The Lady Bird Johnson Wildflower Center’s mission is to inspire the conservation of native plants through its research, demonstration projects, education programs, and the development of national-scale programs to promote sustainable landscapes.
Sustainable Gardens in Austin, Texas; Photo: Ladybird Johnson Wildflower Center
About the Center
The 284-acre facility is a mix of gardens, an arboretum, managed natural areas, and wildlands between the Edwards Plateau and Texas Blackland Prairies ecoregions. It’s also home to nearly 900 species of Texas native plants that have either been cultivated or grown at the center naturally. The site also includes a diverse animal population including 1,800 insect species, 148 bird species, and 15 mammal species.
The facility includes 9 acres of cultivated gardens, the 16-acre Mollie Steves Zachary Texas Arboretum displaying more than 70 species of native Texas trees, and 76 acres of plots dedicated to long-term research on fire and land management. Additional sections of gardens include the Hill Country Trails (seventy acres devoted to land management research), Savanna Meadow (where visitors can hike and learn about karst landscapes and the Edwards Aquifer), and the Family Garden (which connects families to nature with interactive features).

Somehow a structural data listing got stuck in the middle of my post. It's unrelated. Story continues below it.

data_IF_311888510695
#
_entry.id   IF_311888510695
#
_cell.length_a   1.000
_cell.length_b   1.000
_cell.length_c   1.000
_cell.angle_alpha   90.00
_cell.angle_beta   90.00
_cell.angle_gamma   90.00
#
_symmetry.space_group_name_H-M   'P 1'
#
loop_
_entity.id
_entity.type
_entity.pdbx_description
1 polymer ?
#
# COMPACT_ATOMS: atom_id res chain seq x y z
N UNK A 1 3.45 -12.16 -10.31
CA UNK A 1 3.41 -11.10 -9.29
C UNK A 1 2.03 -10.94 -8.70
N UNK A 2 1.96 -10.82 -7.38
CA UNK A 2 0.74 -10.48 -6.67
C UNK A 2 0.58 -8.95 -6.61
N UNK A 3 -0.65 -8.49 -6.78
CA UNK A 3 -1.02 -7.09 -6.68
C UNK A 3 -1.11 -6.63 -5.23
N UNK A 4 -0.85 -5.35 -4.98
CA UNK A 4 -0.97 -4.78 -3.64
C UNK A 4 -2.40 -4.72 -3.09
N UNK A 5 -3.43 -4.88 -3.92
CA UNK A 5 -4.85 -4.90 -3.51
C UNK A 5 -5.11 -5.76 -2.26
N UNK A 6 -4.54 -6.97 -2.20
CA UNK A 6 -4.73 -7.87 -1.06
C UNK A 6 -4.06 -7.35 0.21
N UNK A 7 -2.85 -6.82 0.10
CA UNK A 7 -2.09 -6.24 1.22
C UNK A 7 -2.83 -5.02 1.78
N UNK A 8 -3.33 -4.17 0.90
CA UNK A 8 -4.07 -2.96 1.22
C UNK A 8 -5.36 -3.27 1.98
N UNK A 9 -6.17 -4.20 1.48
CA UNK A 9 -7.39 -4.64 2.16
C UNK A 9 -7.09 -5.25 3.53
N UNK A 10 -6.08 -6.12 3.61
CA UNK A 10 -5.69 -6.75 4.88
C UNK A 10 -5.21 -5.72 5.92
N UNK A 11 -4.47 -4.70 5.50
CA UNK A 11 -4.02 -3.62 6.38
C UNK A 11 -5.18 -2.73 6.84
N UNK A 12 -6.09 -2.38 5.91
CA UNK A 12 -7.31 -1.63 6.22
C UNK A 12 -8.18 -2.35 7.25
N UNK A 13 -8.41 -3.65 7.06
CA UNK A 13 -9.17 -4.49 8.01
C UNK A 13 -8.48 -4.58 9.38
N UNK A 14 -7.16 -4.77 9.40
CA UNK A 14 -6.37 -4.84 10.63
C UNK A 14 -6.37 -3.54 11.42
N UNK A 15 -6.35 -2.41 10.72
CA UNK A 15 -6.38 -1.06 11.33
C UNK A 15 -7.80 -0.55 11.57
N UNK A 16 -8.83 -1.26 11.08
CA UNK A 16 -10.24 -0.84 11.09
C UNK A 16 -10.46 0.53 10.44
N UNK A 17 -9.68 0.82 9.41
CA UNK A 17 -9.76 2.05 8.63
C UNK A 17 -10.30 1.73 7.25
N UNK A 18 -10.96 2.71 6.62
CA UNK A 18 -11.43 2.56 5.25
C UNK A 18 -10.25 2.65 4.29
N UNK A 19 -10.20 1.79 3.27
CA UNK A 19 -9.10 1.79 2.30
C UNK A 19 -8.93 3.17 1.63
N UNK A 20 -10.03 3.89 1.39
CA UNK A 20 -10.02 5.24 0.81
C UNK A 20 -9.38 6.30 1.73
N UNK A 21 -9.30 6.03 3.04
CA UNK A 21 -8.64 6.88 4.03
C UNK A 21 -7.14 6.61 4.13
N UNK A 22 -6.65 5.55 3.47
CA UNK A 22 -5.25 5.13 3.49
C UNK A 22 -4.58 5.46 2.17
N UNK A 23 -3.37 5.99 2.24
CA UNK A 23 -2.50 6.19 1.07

Research & Sustainability
Water Treatment System; Photo: Lady Bird Johnson Wildflower Center
The wildflower center operates sustainably with a 65,000-gallon rainwater storage system. The facility has an efficient low-flow landscape irrigation system, solar arrays for power generation, and the use of local materials harvested on-site and nearby. The buildings and hardscapes were constructed with locally harvested stones and the style reflects regional architecture.
In addition to planting and upkeeping their gardens, the Lady Bird Johnson Wildflower Center is also part of the University of Texas at Austin’s College of Natural Sciences and has historically supported internal and external basic and applied research. Their research focuses on using native plants to address environmental problems such as water scarcity, ecosystem health, and climate change.
One major accomplishment of their research program was the development of a new type of native turfgrass that is a resilient and water-saving alternative to commonly used turfgrasses. Their research on green roofs also led …
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